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100-Year-Old Driver Hits 14 In L.A.; Is Age to Blame?


Fourteen people - including nine children - were hit when Preston Carter, 100, backed his "powder blue Cadillac" onto a Los Angeles sidewalk Wednesday. The sidewalk was across the street from an elementary school, hence the children, who were lined up with a group of parents buying food from a street vendor. Everyone is expected to survive, but four children remain at the hospital after being in critical condition.

Specific accidents involving older drivers aren't something we usually cover here, but there's something so cinematic about this one - the powder blue Cadillac, the elementary school children lined up for after-school snacks - that it seems to be attracting more than it's fair share of media attention. I don't mean to minimize the seriousness of what happened. The horror of the scene is what's making it resonate - and resurrect the debate about older drivers.

Carter, who has a valid driver's license, will turn 101 Sept. 5. He was pulling out of a grocery store parking lot when he backed onto the sidewalk instead of into the street, according to the Associated Press.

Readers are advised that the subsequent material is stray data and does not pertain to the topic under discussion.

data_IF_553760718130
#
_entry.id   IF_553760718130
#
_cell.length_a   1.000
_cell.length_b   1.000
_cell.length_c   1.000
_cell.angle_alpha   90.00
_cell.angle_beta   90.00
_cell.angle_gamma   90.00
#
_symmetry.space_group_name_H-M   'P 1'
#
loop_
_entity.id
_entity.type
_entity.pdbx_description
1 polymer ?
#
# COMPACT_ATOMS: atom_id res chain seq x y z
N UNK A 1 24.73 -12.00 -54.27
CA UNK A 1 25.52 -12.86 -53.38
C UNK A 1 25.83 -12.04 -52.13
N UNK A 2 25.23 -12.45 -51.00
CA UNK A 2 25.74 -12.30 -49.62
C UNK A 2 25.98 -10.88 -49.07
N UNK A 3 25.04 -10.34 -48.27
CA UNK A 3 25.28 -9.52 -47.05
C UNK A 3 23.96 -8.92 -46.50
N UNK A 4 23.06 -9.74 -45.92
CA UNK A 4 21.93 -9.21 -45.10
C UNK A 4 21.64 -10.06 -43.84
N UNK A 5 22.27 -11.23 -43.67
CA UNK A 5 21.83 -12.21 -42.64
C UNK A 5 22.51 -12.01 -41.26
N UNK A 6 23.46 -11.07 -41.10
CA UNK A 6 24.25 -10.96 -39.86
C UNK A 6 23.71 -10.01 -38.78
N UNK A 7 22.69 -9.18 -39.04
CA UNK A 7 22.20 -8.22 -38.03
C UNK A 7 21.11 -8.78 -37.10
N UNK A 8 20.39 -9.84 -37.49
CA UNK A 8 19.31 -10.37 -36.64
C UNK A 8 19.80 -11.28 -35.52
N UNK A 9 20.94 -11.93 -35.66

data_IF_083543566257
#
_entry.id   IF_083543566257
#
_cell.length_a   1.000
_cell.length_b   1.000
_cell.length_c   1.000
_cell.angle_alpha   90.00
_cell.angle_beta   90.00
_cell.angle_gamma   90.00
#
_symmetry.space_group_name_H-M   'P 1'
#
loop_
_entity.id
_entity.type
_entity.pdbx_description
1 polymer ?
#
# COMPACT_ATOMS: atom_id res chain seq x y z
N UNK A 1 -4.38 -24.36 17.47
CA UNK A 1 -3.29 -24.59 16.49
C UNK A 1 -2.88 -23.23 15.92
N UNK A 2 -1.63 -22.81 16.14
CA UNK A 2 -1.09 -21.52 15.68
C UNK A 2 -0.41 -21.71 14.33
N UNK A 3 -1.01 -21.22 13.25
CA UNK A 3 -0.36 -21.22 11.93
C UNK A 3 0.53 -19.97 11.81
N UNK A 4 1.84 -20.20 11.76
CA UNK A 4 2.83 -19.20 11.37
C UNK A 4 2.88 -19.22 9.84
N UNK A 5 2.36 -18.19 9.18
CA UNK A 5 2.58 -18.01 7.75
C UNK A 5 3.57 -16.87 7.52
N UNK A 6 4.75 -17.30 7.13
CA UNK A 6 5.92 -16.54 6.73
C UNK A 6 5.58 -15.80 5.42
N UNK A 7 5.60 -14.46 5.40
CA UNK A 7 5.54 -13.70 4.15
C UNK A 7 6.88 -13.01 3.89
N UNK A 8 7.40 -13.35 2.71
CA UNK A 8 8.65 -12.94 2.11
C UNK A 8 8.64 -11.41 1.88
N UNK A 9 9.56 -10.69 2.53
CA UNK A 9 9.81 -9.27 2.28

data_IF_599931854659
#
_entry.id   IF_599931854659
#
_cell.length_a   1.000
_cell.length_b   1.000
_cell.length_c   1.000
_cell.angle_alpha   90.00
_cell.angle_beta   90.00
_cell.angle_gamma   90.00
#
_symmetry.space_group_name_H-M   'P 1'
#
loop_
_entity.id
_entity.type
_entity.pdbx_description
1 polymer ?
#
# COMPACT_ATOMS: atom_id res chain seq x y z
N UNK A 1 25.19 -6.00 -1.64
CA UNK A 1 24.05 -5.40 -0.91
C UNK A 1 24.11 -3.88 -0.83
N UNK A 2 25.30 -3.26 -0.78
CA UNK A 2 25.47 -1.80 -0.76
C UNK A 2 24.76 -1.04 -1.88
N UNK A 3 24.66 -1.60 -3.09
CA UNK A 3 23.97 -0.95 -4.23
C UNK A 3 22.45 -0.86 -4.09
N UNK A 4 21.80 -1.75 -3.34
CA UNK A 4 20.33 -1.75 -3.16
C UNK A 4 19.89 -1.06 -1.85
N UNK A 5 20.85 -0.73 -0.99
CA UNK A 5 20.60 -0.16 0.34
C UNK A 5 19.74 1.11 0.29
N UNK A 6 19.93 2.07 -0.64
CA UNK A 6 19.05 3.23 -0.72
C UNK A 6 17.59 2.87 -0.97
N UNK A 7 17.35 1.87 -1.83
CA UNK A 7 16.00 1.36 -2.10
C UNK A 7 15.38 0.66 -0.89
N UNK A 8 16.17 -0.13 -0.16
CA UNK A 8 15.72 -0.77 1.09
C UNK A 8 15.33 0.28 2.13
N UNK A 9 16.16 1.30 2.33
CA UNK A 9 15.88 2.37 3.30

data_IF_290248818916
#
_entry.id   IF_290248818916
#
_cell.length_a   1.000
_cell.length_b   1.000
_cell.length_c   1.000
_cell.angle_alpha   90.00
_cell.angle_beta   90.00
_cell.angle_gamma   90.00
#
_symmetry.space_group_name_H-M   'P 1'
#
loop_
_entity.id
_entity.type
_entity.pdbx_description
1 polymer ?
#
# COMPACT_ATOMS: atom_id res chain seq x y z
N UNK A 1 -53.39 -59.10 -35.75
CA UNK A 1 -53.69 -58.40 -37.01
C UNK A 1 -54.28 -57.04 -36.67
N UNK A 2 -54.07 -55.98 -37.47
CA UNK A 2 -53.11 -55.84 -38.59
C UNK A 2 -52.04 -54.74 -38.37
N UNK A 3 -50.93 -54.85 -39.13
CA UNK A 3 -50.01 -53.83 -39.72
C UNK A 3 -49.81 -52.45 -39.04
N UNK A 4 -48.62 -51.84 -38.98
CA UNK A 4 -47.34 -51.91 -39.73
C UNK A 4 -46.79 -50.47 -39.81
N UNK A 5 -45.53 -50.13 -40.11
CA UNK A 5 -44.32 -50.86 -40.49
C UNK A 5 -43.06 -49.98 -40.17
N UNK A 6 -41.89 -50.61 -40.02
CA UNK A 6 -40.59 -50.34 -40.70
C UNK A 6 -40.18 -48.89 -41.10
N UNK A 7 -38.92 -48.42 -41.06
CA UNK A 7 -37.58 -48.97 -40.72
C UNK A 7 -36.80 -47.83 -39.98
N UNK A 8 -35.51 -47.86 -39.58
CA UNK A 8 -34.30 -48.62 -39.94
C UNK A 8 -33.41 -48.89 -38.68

"My brakes failed. It was out of control," Carter told KCAL-TV.

Asked about hitting the children, Carter said: "You know I'm sorry about that. I wouldn't do that for nothing on earth. My sympathies for them."

"I think it was a miscalculation on his part. The gentleman is elderly," (Police Capt. George) Rodriguez said. "Obviously he is going to have some impairment on his decision making."

Whoa. Impairment - cognitive, visual or otherwise - in older drivers is definitely a serious concern. But it's upsetting to see people like Rodriguez immediately and broadly extend this assumption of impairment to all "elderly" people. A study published last week in the Journal of the American Geriatrics Society  reported that drivers over 70 are no more likely than drivers under 30 to die in car accidents.

Want to test your safety skills? Take the Smart Driver  quiz. You may also want to check out AARP's Driver Safety program or read more about how to tell if it's time for aging parents to give up the keys.

Thursday Quick Hits: 

-  Questioning calorie restriction. It's the premise of the popular Longevity Diet book and a growing number of anti-aging gurus, but drastically cutting calories may not matter in terms of  lifespan. In a new 23-year study from the National Institute on Aging, monkeys fed a 'severely low calorie' diet didn't live any longer than monkeys fed a normal diet, though they did show some signs of better health.

- Inaccurate care unit? ICU patients are twice as likely to face a fatal misdiagnosis at hospitals, a new study finds.

Photo: Mark J. Terrill/AP

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